What Are Essential Oils?
Before we can get into the benefits of Pre essential oils, let’s duscuss what essential oils are. They are highly-concentrated essences derived from different parts of aromatic plants, including bark, leaves and flowers. Essential oils have been in use for thousands of years, dating as far back as Egyptian times where they were used in mummification. Frankincense and Myrrh are but a few examples.
A number of methods are used to concentrate the plant’s potent compounds into an essential oil. There is the cold-process method, which invlives applying high amounts of pressure to the plant material and collecting it (much like cold pressing olives). Other methods include steam distillation, CO2 extraction, solvent extraction, and others. The first two involve the least amount of manipulation and do not involve the addition of solvents.
Benefits of Using Essential Oils
Today, essential oils are used in the beauty, spa and perfume industries for their aromatherapeutic properties and to impart natural scents to products. They have been found useful and effective as insect repellents and are included in everything from pain relief ointments to cleaning agents to toothpaste. Many herbalists and holistic practitioners find essential oils useful to their clients. Properties of specific essential oils are listed below.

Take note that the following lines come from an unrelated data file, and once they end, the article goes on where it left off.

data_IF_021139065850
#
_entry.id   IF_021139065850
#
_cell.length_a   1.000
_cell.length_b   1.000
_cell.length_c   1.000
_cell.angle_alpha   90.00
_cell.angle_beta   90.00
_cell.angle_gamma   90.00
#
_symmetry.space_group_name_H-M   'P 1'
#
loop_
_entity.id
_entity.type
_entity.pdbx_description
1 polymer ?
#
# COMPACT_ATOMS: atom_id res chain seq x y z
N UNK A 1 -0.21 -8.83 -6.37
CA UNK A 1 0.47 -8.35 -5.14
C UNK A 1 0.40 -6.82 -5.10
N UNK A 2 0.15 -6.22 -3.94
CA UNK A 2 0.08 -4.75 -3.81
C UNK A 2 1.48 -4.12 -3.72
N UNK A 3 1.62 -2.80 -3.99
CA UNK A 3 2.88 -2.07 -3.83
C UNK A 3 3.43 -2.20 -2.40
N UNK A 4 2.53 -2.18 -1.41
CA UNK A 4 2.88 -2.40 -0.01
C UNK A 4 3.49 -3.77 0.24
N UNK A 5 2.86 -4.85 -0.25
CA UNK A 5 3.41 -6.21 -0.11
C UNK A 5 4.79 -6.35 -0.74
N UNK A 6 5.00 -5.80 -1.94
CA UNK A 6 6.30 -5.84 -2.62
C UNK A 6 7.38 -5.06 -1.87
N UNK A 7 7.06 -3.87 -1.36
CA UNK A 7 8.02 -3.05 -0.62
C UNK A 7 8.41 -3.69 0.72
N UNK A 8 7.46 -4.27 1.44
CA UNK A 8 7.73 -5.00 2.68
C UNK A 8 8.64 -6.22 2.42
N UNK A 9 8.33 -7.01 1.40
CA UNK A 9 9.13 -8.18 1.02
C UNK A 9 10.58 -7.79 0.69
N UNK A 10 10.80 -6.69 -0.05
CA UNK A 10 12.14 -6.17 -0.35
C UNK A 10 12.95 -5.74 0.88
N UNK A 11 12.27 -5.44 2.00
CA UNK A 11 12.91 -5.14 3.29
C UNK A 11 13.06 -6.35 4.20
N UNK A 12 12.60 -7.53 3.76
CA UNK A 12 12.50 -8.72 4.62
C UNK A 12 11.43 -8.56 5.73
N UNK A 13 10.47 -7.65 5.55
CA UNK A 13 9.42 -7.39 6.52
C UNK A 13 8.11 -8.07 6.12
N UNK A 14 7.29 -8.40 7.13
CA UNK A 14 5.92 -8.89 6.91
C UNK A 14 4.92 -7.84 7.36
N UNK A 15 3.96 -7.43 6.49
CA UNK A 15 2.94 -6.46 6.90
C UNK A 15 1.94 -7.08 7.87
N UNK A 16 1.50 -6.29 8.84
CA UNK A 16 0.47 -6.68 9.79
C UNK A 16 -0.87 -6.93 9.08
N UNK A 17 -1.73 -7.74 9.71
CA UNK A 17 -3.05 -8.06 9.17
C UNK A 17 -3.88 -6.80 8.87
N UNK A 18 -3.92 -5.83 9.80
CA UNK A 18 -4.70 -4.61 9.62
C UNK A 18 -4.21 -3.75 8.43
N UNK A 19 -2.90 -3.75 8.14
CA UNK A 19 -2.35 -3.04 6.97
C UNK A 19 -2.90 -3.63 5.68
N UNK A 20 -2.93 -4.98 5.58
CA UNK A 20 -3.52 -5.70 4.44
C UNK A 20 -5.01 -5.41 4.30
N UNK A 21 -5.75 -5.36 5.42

Precautions with Using Essential Oils
While truly natural, pure essential oils are very potent, concentrated oils with hundreds of bio-active compounds. As such, they should never be applied directly to skin in their undiluted form. They are usually combined with a carrier oil before being sold for personal use. It is also important to do a patch test to determine whether or not one is allergic to a particular essential oils. Many oils can cause sun-sensitivity, or are inappropriate to use if one is pregnant or nursing. Finally, check the labels to see what the standardized concentrations are and what carrier oil is used, in order to avoid allergic reactions. If any oil causes redness or irritation, it should be discontinued. Essential oils are also expensive due to the work required to gather huge amounts of plant material for distillation. As a result, synthetic oils have been developed that do not contain the many active ingredients found in pure essential oils. Moreover, pure essential oil composition can vary depending on many factors, so standardized and synthetic versions are created to maintain consistency.
Phytoestrogens vs Xenoestrogens
There’s been some talk about the “estrogenic” activity of plants vs that of synthetic compounds. Many roots, seeds and grains contain what’s known as “phytoestrogenic” compounds – plant-based compounds that serve to reduce the amount of estrogen in the bloodstream. This can result in a reduction in menopausal symptoms in women, for example. “Xenoestrogens”, on the other hand, are synthetic compounds (like BPA) which can increase the body’s store of estrogen, with deleterious effects. If you have any doubts about using an essential oil, consult an herbal practitioner, particularly if you wish to use essential oils on young children.
Favorite Essential Oils
- Eucalyptus Oil – A native of Australia, it contains the compound eucalyptol, a menthol found in rubs, inhalers, liniments, rash creams and mouthwashes.